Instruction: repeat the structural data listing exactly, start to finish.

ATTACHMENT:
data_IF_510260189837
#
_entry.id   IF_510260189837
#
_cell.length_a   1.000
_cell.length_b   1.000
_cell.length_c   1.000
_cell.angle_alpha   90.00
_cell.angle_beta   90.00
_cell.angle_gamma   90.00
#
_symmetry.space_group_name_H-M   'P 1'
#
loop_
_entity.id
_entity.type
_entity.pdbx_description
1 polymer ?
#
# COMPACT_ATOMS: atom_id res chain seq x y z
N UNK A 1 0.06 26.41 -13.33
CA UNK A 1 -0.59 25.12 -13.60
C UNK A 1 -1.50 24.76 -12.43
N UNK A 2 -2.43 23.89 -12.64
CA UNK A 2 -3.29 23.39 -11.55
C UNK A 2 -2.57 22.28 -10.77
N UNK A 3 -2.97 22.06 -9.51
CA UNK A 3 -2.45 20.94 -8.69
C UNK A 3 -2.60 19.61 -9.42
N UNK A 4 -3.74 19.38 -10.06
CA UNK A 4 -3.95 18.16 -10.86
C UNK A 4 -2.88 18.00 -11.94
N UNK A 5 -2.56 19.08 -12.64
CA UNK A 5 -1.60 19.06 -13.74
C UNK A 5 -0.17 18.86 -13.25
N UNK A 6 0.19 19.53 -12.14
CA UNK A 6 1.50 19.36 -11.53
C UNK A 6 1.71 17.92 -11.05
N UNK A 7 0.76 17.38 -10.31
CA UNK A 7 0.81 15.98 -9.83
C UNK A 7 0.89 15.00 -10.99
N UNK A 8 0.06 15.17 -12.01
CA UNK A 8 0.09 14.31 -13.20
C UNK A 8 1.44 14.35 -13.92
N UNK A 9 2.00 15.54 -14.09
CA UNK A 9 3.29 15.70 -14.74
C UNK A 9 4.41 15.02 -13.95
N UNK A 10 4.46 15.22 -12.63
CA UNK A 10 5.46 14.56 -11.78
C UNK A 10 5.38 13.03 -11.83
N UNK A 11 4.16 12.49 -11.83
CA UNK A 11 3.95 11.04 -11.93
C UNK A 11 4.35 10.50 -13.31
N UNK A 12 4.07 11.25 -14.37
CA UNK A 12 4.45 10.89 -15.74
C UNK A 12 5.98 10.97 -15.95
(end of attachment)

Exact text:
data_IF_510260189837
#
_entry.id   IF_510260189837
#
_cell.length_a   1.000
_cell.length_b   1.000
_cell.length_c   1.000
_cell.angle_alpha   90.00
_cell.angle_beta   90.00
_cell.angle_gamma   90.00
#
_symmetry.space_group_name_H-M   'P 1'
#
loop_
_entity.id
_entity.type
_entity.pdbx_description
1 polymer ?
#
# COMPACT_ATOMS: atom_id res chain seq x y z
N UNK A 1 0.06 26.41 -13.33
CA UNK A 1 -0.59 25.12 -13.60
C UNK A 1 -1.50 24.76 -12.43
N UNK A 2 -2.43 23.89 -12.64
CA UNK A 2 -3.29 23.39 -11.55
C UNK A 2 -2.57 22.28 -10.77
N UNK A 3 -2.97 22.06 -9.51
CA UNK A 3 -2.45 20.94 -8.69
C UNK A 3 -2.60 19.61 -9.42
N UNK A 4 -3.74 19.38 -10.06
CA UNK A 4 -3.95 18.16 -10.86
C UNK A 4 -2.88 18.00 -11.94
N UNK A 5 -2.56 19.08 -12.64
CA UNK A 5 -1.60 19.06 -13.74
C UNK A 5 -0.17 18.86 -13.25
N UNK A 6 0.19 19.53 -12.14
CA UNK A 6 1.50 19.36 -11.53
C UNK A 6 1.71 17.92 -11.05
N UNK A 7 0.76 17.38 -10.31
CA UNK A 7 0.81 15.98 -9.83
C UNK A 7 0.89 15.00 -10.99
N UNK A 8 0.06 15.17 -12.01
CA UNK A 8 0.09 14.31 -13.20
C UNK A 8 1.44 14.35 -13.92
N UNK A 9 2.00 15.54 -14.09
CA UNK A 9 3.29 15.70 -14.74
C UNK A 9 4.41 15.02 -13.95
N UNK A 10 4.46 15.22 -12.63
CA UNK A 10 5.46 14.56 -11.78
C UNK A 10 5.38 13.03 -11.83
N UNK A 11 4.16 12.49 -11.83
CA UNK A 11 3.95 11.04 -11.93
C UNK A 11 4.35 10.50 -13.31
N UNK A 12 4.07 11.25 -14.37
CA UNK A 12 4.45 10.89 -15.74
C UNK A 12 5.98 10.97 -15.95